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Bitter Moon

Bitter Moon poster
Directed by Roman Polanski
Produced by Roman Polanski
Written by Gérard Brach
John Brownjohn
Roman Polanski
Starring Hugh Grant
Emmanuelle Seigner
Kristin Scott Thomas
Peter Coyote
Music by Vangelis
Cinematography Tonino Delli Colli
Editing by Hervé de Luze
Distributed by Fine Line Features
Running time 138 min.

Bitter Moon is a 1992 film starring Hugh Grant, Kristin Scott Thomas, Emmanuelle Seigner and Peter Coyote and directed by Roman Polanski. The film is known as Lunes de fiel in France. The script is inspired by a book with the same name, written by the French author Pascal Bruckner. The score was composed by Vangelis.

Contents

Plot

A prim and proper British couple, Fiona (Thomas) and Nigel (Grant), are on a Mediterranean cruise ship to Istanbul, en route to India. They encounter another couple on the ship, the seductive Frenchwoman Mimi (Seigner) and her paraplegic American husband Oscar (Coyote), a failed and self-centered writer.

The story unfolds as Oscar invites Nigel to his cabin, where he recalls, in a series of episodes, how he and the much younger Mimi met on a bus in Paris and fell in love; and then how their relationship went horribly wrong.

During a series of flashbacks, Oscar recounts how his and Mimi's love developed and took a darker turn. They explored bondage, sado-masochism, urolagnia, and voyeurism. Slowly, their self-absorbed relationship decayed, and the bored Oscar tried to break-up with Mimi. She begged him to let her live with him under any conditions, and he took advantage of the opportunity to explore sadistic fantasies at her expense.

Oscar increasingly subjected Mimi to public humiliation, until she became pregnant. Oscar persuaded her that he would be a terrible father and that she should have an abortion. While she was recovering, Oscar visited her and was shocked by her condition. He almost relented in his attempts to drive her away but instead promised her a holiday somewhere exotic. On the plane, Oscar pretended that his luggage wouldn't fit in the overhead bin and went to find help from an attendant. He then abandoned the flight, leaving Mimi on board.

Oscar's tale continues with him immersing himself in a world of parties and one-night stands for the next two years. This hedonistic lifestyle ended when he drunkenly stepped in front of a vehicle. A much more confident Mimi visited him in hospital, where he was recovering from minor injuries and a broken leg. By manipulating Oscar's traction device, the vengeful Mimi crippled Oscar, so that he became a paraplegic.

Mimi then informed Oscar that she would look after him and moved back into the apartment to be his full-time caretaker. She reveled in dominating and humiliating him, to the extent that she seduced friends in front of him. Oscar was filled with self-loathing and, by the time of his meeting with Nigel, seems to believe that he deserves this treatment.

Nigel is both shocked and appalled. However, he is intrigued by Mimi and encouraged by Oscar to have an affair with her but lacks the confidence to approach her directly. His wife, Fiona, repeatedly warns him not to stray too far. Anything he can do, she can do better.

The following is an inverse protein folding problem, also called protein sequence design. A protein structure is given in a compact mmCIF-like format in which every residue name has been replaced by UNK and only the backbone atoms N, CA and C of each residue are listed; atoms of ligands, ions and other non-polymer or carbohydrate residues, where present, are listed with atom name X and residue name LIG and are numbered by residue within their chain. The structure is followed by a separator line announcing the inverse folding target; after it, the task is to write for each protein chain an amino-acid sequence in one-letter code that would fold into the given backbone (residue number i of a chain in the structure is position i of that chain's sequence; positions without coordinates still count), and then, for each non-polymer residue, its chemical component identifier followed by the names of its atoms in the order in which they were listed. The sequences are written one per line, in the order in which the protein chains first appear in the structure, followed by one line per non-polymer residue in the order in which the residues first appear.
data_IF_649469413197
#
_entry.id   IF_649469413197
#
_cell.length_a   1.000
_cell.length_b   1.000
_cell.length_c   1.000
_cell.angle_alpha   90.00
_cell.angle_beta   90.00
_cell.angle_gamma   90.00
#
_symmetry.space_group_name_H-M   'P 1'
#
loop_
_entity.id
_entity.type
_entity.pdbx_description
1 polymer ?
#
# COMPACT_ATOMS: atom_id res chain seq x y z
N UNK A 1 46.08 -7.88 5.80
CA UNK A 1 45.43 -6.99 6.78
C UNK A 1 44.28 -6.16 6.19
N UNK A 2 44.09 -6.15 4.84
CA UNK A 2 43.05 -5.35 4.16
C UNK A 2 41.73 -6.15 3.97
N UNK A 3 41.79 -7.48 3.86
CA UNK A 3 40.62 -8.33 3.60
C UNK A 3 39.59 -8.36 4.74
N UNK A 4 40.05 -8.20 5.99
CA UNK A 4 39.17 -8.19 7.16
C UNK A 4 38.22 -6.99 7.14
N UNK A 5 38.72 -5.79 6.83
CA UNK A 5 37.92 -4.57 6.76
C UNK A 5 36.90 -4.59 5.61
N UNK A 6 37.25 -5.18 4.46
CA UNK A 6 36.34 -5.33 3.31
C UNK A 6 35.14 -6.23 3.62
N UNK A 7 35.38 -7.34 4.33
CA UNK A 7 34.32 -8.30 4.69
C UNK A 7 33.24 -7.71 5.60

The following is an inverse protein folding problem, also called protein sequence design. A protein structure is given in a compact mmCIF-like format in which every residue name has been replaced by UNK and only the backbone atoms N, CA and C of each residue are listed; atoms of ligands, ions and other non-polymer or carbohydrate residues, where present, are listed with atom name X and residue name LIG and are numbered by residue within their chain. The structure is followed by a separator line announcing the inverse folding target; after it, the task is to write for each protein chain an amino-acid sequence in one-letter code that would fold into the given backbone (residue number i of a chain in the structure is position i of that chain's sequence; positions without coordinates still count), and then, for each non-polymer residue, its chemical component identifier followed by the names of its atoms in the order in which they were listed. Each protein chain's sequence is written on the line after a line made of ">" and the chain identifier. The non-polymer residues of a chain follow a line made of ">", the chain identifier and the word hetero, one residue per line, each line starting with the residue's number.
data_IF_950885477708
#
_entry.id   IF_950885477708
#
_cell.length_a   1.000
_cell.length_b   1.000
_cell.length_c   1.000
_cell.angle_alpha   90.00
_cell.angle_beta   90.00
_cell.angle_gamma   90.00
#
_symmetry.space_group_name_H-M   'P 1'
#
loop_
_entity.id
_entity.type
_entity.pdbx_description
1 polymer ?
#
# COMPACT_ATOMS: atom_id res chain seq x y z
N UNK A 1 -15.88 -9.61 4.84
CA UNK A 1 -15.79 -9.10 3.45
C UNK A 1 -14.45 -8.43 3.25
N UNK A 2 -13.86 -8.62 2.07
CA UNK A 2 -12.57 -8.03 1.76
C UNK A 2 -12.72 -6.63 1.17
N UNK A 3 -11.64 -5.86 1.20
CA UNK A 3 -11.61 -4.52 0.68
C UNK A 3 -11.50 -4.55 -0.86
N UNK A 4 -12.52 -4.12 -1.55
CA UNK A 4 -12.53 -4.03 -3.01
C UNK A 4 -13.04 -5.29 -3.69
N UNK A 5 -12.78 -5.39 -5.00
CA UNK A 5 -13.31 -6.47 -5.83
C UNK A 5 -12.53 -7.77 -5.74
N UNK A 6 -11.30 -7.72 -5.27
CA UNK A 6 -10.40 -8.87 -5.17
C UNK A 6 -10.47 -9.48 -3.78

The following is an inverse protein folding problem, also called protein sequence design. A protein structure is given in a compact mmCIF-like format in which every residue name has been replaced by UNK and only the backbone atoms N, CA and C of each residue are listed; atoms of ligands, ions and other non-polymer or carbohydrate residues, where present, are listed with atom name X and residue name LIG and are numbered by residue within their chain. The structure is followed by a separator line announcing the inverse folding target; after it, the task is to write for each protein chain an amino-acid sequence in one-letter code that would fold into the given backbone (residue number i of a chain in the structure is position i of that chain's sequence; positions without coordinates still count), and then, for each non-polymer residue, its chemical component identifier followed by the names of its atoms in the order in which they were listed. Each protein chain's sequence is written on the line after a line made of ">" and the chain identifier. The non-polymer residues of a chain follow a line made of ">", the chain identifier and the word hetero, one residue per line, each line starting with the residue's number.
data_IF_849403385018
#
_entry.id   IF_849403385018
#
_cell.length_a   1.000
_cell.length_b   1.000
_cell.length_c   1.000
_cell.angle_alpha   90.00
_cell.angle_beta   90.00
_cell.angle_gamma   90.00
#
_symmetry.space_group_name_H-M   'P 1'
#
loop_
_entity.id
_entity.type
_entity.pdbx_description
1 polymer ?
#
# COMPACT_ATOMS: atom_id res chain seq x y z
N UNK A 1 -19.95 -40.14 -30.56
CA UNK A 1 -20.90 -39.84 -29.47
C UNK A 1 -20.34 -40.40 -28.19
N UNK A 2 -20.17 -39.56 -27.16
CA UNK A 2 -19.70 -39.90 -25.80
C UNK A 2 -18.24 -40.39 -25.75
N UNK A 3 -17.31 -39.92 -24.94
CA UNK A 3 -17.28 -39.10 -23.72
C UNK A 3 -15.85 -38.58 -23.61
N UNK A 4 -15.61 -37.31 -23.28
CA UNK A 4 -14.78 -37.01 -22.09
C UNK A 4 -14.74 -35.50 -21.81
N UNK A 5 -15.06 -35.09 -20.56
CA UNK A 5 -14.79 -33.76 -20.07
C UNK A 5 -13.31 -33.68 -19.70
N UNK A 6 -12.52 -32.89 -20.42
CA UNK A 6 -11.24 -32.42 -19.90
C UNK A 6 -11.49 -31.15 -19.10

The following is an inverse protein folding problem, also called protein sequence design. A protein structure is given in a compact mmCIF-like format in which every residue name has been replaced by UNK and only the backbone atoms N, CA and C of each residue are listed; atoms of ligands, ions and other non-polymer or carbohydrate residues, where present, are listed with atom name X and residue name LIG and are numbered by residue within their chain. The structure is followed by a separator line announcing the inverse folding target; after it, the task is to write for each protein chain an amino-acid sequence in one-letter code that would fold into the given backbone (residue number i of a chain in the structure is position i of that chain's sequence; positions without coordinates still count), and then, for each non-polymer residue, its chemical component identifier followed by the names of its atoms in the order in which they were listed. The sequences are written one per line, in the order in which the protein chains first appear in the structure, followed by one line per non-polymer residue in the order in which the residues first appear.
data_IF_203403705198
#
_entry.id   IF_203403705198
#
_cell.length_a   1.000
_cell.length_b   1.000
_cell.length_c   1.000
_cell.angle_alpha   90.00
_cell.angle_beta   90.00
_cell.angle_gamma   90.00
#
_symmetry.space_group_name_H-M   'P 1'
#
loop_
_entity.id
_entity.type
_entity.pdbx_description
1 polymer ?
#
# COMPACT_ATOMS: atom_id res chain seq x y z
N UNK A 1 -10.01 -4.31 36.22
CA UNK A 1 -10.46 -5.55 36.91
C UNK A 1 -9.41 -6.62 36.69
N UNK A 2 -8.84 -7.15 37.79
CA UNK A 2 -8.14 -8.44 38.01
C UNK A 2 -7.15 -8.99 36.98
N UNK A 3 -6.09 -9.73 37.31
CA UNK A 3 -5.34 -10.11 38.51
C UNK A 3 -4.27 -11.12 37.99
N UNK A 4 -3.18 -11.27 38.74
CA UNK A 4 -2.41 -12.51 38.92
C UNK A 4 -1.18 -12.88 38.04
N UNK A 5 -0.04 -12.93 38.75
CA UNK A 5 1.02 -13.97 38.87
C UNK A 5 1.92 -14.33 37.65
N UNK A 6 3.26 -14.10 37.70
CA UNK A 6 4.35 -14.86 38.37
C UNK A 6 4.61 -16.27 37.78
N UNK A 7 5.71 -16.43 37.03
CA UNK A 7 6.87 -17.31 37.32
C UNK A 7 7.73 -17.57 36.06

Later during a shipboard New Year's Eve party, Nigel attempts to dance with Mimi, but she seems only partially interested. Oscar tells him to try harder or risk losing her to another. As Nigel attempts again to woo Mimi, she informs him that Fiona has arrived and that she is watching them.

Nigel hurriedly greets Fiona, and learns that Oscar had reminded her to come to the party. Fiona is not impressed with Nigel's behaviour but is with Mimi. The two ladies take to the dance floor and are encouraged by the crowd to dance passionately and to embrace. Together the ladies leave, and Nigel is crestfallen. Oscar's attempts to philosophize serve only to enrage him. He goes outside and screams his frustration into the wind and waves.

Later, we see Nigel awaken from a drunken stupor and go looking for Fiona. He finds her in Mimi's cabin, where Oscar claims that he has watched the ladies exhaust themselves sexually. In a moment of rage, Nigel grabs Oscar's throat only to have a gun pointed at him. Oscar is clearly highly distressed and shoots the sleeping Mimi several times as Fiona cowers beside her. Oscar then commits suicide by blowing off the back of his head.

At the end, we see the bodies of Oscar and Mimi being stretchered off the ship. Fiona and Nigel are left embracing one another and sobbing as the credits start to roll.

In the midst of the intense, sexual narratives and the interactions aboard the ship, Nigel and Fiona also encounter a distinguished Indian gentleman, who is traveling with his very young daughter and who, with his child, represents stability and normality. As Nigel and Fiona collapse at the film's end, the gentleman encourages his little girl to comfort them. The suggestion, which some critics attributed to Polanski's own experience of fatherhood by the time the film was made, is that a stable family life is infinitely superior to the instability of bachelorhood and risky erotic experimentation.

Miscellaneous

Stockard Channing appears briefly in the uncredited role of Beverly, a literary agent who criticizes Oscar's affecting the persona of an American writer in Paris as passé and unmarketable.

Reviews

  • "Polanski directs it without compromise or apology, and it's a funny thing how critics may condescend to it, but while they're watching it you could hear a pin drop." Chicago Sun Times[1]

See also

References

  1. ^ Roger Ebert on rogerebert.com

External links








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